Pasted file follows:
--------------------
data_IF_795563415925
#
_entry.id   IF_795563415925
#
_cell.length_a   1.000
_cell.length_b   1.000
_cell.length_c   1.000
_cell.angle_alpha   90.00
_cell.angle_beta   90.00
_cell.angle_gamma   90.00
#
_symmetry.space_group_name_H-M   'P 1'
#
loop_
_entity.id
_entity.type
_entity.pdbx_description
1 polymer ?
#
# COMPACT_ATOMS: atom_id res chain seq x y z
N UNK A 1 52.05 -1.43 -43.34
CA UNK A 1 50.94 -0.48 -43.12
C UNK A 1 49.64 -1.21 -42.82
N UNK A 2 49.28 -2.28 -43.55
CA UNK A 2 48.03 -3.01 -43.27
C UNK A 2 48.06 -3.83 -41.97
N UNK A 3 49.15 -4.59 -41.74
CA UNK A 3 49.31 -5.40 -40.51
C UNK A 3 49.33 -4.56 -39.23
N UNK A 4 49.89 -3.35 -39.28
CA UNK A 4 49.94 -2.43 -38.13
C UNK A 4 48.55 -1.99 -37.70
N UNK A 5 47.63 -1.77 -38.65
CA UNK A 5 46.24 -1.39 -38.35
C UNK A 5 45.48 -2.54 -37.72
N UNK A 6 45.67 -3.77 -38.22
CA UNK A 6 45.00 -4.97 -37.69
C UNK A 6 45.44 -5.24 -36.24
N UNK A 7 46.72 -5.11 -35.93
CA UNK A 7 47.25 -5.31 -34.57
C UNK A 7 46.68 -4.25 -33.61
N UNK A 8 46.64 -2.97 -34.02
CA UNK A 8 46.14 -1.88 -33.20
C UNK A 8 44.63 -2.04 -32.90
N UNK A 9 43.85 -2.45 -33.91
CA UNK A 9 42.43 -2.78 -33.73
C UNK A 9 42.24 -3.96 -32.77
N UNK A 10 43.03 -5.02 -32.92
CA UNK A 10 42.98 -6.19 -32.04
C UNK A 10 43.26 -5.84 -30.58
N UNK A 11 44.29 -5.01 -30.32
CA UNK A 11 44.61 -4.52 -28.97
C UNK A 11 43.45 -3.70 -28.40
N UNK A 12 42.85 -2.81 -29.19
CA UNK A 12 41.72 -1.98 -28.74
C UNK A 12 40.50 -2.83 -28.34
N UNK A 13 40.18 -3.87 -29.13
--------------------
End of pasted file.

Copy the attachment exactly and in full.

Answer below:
data_IF_795563415925
#
_entry.id   IF_795563415925
#
_cell.length_a   1.000
_cell.length_b   1.000
_cell.length_c   1.000
_cell.angle_alpha   90.00
_cell.angle_beta   90.00
_cell.angle_gamma   90.00
#
_symmetry.space_group_name_H-M   'P 1'
#
loop_
_entity.id
_entity.type
_entity.pdbx_description
1 polymer ?
#
# COMPACT_ATOMS: atom_id res chain seq x y z
N UNK A 1 52.05 -1.43 -43.34
CA UNK A 1 50.94 -0.48 -43.12
C UNK A 1 49.64 -1.21 -42.82
N UNK A 2 49.28 -2.28 -43.55
CA UNK A 2 48.03 -3.01 -43.27
C UNK A 2 48.06 -3.83 -41.97
N UNK A 3 49.15 -4.59 -41.74
CA UNK A 3 49.31 -5.40 -40.51
C UNK A 3 49.33 -4.56 -39.23
N UNK A 4 49.89 -3.35 -39.28
CA UNK A 4 49.94 -2.43 -38.13
C UNK A 4 48.55 -1.99 -37.70
N UNK A 5 47.63 -1.77 -38.65
CA UNK A 5 46.24 -1.39 -38.35
C UNK A 5 45.48 -2.54 -37.72
N UNK A 6 45.67 -3.77 -38.22
CA UNK A 6 45.00 -4.97 -37.69
C UNK A 6 45.44 -5.24 -36.24
N UNK A 7 46.72 -5.11 -35.93
CA UNK A 7 47.25 -5.31 -34.57
C UNK A 7 46.68 -4.25 -33.61
N UNK A 8 46.64 -2.97 -34.02
CA UNK A 8 46.14 -1.88 -33.20
C UNK A 8 44.63 -2.04 -32.90
N UNK A 9 43.85 -2.45 -33.91
CA UNK A 9 42.43 -2.78 -33.73
C UNK A 9 42.24 -3.96 -32.77
N UNK A 10 43.03 -5.02 -32.92
CA UNK A 10 42.98 -6.19 -32.04
C UNK A 10 43.26 -5.84 -30.58
N UNK A 11 44.29 -5.01 -30.32
CA UNK A 11 44.61 -4.52 -28.97
C UNK A 11 43.45 -3.70 -28.40
N UNK A 12 42.85 -2.81 -29.19
CA UNK A 12 41.72 -1.98 -28.74
C UNK A 12 40.50 -2.83 -28.34
N UNK A 13 40.18 -3.87 -29.13